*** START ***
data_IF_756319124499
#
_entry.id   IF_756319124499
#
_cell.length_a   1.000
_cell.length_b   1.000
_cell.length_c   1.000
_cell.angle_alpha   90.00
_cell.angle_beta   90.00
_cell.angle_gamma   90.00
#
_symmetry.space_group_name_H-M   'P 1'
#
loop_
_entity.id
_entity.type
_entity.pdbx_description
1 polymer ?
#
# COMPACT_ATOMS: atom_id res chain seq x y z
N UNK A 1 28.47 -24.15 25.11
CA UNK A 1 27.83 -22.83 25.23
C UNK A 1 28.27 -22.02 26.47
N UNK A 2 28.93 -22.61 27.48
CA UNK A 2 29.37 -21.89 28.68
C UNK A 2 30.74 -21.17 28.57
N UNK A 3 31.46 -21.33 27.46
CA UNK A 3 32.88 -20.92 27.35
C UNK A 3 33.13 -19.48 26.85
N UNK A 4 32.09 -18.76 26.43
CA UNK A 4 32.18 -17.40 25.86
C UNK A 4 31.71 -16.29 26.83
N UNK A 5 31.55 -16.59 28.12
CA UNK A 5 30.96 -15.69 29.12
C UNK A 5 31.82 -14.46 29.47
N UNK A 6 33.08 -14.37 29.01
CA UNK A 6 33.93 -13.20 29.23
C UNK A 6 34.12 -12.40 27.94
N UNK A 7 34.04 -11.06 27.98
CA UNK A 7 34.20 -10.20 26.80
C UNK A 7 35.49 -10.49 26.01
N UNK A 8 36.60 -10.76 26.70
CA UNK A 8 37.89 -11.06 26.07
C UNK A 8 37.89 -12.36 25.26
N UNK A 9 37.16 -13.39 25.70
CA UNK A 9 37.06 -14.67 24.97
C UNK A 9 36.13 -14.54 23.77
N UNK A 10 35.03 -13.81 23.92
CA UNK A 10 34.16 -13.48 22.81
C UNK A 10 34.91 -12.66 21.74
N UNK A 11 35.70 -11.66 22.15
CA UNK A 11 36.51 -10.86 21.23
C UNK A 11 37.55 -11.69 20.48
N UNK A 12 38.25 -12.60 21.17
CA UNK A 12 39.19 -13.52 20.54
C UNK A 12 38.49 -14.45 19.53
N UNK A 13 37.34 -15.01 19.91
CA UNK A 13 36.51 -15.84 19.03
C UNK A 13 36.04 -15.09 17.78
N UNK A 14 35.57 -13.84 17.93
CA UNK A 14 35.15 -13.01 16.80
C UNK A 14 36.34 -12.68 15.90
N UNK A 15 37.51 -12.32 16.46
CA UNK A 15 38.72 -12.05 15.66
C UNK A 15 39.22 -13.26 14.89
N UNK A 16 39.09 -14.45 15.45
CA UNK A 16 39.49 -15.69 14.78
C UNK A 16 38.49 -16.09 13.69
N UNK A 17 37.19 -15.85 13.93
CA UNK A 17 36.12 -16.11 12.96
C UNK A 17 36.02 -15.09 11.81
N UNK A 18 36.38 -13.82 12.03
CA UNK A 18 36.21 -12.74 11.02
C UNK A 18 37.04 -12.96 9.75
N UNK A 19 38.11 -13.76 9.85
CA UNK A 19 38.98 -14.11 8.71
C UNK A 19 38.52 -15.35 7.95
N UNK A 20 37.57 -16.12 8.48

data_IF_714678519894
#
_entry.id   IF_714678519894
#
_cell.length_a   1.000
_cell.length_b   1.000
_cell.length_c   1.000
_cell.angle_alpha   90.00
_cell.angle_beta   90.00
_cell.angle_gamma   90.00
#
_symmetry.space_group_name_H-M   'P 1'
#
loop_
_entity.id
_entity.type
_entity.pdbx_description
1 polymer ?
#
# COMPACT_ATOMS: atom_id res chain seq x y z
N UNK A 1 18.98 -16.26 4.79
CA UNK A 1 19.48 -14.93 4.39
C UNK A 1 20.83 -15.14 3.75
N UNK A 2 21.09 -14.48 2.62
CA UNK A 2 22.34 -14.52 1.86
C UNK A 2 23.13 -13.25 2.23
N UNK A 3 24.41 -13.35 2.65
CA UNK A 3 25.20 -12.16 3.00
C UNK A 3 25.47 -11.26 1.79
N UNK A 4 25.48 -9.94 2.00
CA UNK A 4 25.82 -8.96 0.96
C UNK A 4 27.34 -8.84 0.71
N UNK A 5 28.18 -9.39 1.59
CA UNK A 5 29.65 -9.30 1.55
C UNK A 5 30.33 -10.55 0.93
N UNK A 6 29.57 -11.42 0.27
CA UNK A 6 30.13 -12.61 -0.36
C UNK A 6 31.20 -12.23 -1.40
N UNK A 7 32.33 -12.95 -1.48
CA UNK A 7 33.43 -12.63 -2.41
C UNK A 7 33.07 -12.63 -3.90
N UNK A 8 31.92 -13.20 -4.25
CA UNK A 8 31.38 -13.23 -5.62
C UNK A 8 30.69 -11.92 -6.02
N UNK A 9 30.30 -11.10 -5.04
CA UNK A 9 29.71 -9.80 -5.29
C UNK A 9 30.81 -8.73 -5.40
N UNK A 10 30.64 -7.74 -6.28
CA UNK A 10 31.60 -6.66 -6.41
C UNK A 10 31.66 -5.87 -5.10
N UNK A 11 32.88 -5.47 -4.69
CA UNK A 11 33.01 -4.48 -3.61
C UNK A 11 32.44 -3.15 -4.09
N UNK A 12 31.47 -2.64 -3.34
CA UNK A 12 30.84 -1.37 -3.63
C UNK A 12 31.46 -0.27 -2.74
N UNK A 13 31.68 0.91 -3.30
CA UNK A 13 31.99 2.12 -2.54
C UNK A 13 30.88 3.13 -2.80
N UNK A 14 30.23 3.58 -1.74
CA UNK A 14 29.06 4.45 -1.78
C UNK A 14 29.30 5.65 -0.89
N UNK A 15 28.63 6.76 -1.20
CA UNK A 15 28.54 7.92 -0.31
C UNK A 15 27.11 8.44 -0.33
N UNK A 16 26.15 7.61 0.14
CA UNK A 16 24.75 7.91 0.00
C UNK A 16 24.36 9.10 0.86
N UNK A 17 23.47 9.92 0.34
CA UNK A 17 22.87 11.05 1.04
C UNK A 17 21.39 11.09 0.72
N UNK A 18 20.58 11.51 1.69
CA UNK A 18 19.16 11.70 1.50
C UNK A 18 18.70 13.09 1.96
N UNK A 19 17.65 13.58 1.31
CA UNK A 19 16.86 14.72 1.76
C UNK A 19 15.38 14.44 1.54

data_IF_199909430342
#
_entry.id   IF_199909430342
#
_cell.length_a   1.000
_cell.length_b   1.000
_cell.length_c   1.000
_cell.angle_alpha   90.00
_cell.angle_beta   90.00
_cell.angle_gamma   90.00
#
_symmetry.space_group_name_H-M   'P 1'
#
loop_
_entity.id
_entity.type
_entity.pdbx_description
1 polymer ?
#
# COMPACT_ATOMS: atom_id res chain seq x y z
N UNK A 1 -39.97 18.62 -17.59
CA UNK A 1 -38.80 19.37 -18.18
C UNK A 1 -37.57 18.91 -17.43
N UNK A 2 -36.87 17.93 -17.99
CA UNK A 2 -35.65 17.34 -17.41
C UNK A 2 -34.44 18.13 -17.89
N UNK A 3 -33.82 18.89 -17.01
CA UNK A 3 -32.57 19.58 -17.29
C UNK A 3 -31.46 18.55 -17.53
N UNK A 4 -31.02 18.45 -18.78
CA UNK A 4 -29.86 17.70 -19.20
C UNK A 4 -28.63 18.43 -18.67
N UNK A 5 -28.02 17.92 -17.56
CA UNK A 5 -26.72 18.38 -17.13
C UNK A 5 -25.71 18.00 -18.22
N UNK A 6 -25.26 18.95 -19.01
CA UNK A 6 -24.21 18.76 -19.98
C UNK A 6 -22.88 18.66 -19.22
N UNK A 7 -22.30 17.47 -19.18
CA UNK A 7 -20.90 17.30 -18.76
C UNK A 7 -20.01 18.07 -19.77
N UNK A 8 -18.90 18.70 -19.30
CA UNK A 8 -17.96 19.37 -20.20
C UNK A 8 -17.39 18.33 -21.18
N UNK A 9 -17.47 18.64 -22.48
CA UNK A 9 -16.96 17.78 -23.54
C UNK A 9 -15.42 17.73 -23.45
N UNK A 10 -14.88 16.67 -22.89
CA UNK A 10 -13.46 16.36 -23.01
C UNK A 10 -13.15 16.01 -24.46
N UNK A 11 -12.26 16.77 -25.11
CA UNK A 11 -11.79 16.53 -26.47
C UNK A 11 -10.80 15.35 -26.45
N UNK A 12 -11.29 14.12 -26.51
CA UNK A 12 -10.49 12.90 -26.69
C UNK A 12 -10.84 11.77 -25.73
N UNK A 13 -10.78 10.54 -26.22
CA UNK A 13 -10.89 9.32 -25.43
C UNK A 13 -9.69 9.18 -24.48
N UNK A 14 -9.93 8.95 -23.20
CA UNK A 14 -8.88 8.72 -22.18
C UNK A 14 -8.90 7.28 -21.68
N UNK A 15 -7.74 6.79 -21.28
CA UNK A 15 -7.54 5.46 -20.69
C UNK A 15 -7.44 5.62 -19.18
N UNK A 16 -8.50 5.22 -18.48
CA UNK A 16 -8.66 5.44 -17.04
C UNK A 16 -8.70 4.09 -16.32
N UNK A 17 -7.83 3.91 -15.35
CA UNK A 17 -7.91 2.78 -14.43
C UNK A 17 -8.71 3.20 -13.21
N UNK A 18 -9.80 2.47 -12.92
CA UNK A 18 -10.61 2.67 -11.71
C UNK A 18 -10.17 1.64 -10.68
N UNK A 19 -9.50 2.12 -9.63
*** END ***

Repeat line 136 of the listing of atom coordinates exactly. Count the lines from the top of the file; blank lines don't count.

CA UNK A 13 31.99 2.12 -2.54